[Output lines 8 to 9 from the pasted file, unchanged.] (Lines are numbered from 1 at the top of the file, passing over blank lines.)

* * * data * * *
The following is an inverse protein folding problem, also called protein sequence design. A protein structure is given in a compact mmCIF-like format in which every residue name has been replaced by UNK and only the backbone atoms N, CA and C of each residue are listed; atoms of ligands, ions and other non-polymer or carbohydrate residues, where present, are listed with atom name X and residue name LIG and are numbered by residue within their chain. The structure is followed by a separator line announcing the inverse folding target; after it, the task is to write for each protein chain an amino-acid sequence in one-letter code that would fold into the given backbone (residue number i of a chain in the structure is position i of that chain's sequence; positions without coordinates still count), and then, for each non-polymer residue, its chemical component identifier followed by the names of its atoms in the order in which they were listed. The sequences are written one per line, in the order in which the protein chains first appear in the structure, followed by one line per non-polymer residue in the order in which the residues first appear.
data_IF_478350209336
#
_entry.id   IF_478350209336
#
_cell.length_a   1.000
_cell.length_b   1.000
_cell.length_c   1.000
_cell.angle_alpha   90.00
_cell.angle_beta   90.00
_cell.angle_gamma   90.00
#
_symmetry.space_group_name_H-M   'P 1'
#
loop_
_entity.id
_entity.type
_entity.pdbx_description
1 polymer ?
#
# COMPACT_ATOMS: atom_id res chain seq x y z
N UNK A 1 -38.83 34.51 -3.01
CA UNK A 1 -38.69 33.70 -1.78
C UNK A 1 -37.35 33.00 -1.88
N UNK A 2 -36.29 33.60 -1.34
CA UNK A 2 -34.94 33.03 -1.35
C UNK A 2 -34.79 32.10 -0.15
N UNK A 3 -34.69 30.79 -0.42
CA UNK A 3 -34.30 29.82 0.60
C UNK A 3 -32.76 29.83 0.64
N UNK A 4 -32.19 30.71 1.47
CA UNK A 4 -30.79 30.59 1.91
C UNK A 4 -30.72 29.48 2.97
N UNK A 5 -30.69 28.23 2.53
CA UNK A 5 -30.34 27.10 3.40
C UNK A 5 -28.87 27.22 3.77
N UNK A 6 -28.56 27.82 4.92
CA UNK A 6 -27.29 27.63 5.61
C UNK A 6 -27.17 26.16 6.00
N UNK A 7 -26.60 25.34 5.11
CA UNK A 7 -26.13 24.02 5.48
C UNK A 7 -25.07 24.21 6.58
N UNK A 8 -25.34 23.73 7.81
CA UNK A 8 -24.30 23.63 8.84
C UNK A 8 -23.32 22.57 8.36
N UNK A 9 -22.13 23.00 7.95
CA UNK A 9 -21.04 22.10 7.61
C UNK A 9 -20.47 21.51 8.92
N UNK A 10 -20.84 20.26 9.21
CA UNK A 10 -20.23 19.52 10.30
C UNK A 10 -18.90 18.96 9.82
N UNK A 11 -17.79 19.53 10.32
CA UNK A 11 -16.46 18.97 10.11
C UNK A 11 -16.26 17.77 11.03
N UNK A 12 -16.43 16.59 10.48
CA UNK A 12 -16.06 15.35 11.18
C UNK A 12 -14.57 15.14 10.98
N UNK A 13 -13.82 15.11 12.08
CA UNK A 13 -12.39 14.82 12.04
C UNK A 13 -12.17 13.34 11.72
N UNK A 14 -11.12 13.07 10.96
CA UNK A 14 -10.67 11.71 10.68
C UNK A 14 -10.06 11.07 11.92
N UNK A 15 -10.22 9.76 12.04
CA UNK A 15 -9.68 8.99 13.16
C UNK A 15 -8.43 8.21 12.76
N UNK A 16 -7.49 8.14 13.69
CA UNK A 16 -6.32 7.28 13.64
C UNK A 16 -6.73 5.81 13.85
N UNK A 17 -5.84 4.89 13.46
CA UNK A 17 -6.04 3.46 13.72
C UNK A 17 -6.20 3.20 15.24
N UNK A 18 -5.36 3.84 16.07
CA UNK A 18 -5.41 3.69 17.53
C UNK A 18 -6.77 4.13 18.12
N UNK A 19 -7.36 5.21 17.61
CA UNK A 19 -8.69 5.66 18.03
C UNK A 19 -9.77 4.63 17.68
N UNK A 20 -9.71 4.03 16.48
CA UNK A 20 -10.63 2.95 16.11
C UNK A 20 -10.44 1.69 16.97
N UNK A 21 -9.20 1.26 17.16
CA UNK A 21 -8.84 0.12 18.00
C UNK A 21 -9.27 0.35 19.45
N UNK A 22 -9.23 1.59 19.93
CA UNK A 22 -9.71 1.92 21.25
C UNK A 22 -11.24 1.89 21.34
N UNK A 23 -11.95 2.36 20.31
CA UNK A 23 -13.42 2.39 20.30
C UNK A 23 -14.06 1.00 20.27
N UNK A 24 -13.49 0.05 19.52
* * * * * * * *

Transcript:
_cell.length_c   1.000
_cell.angle_alpha   90.00